The sub-camp was rectangular in shape, 160 x 140 meters. It was surrounded by a double barbed wire fence running along concrete posts. The fence was not electrified, and no watchtowers were put up around the sub-camp. Inside, the camp was divided by an inner fence into a living section and a farming section. The former held two accommodation barracks for the women and the men (also separated by a barbed wire fence). A large barn was erected in the centre of the farm, flanked by a quite large stable and cowshed. Barracks for the sheep, pigs, and geese were built a bit further away, as well as storehouses for the farm tools. There was a small office barrack near the entry gate, where the men's and women's commando scribes worked.
The barrack for the female prisoners was spacious and, compared to the barracks of the Birkenau women's camp, far better furnished: it had windows and electric lighting. The women slept alone on bunk beds and had clean straw mattresses and blankets. The space was heated by two stoves, which were regularly supplied with coal - which was a rarity at Birkenau. The prisoner functionaries had their own room at one corner of the barrack, furnished with clean bedding and many luxury items that the barrack chief and kapo had obtained at the 'Canada' warehouses. A makeshift infirmary was set up in the opposite corner of the barrack, to the left of the entrance. Next to it was a washroom where a large barrel had been installed, filled every day with fresh water from a well that had been dug near the barrack.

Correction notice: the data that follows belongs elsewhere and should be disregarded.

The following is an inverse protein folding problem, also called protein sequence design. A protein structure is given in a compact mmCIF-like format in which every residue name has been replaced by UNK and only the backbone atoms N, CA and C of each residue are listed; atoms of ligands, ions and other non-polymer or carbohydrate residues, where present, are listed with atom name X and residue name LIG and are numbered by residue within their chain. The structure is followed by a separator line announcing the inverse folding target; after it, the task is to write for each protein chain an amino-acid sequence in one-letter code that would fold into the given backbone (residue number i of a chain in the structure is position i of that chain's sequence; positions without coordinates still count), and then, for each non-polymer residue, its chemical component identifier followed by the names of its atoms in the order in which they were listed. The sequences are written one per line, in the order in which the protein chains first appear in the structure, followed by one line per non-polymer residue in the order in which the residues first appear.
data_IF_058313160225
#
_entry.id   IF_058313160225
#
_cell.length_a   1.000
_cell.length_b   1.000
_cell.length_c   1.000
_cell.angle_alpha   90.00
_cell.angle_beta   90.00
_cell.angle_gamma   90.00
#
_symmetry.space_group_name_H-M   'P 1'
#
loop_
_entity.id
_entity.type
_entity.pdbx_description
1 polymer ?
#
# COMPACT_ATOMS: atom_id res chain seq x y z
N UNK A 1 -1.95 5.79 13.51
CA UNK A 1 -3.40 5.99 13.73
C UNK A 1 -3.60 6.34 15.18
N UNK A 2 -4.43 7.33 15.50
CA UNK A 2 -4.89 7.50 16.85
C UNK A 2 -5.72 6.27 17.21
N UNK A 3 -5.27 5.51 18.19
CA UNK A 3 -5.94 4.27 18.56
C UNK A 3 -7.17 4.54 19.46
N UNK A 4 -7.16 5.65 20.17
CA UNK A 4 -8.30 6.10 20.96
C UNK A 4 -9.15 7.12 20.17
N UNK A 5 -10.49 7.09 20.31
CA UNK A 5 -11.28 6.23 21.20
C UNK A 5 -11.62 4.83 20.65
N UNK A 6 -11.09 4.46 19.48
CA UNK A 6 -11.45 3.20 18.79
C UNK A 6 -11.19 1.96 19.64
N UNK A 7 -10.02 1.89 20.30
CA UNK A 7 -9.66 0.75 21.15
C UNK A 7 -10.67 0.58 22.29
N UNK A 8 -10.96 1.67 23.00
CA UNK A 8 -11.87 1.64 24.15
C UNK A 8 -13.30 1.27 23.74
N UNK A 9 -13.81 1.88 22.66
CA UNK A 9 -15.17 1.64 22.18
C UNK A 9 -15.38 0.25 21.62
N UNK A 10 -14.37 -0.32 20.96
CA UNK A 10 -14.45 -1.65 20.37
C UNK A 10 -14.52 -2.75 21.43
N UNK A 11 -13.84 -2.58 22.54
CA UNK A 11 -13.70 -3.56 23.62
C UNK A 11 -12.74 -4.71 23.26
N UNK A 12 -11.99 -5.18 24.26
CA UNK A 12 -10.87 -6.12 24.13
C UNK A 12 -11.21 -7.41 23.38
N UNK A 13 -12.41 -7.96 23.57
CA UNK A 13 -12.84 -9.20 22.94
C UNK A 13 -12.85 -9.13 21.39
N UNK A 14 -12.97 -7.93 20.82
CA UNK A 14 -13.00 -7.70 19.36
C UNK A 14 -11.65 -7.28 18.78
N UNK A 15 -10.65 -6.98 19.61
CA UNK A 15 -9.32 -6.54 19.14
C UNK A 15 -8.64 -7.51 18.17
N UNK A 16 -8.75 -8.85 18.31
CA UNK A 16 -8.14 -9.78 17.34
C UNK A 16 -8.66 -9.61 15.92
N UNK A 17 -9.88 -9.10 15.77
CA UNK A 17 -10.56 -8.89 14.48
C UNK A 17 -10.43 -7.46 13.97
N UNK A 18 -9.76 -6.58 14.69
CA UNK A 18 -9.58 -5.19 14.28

The women were dressed in prisoners' stripes and jackets and wore white sloth kerchiefs on their heads. They got up at 6:00am, washed and made their beds, then were issued tea or coffee brought in from the Auschwitz main camp.
The women lined up in front of the barrack for roll call. Then some of them left for work in the farm barracks, where they fed and milked the cows (about 100), cleaned the cowshed, and carried out the manure; the others were sent to sift the fodder potatoes and beets that had been put up in mounds of earth and to transport the fodder to the camp. They were issued lunch at the work site, In the evening at approximately 6:00pm, the women returned to the sub-camp, where they received bread with some margarine and jam after the roll call. The doors were closed for the night from the outside with a sliding bar and padlock. SS men served guard duty around the fence and in principle they could not enter the camp during that time.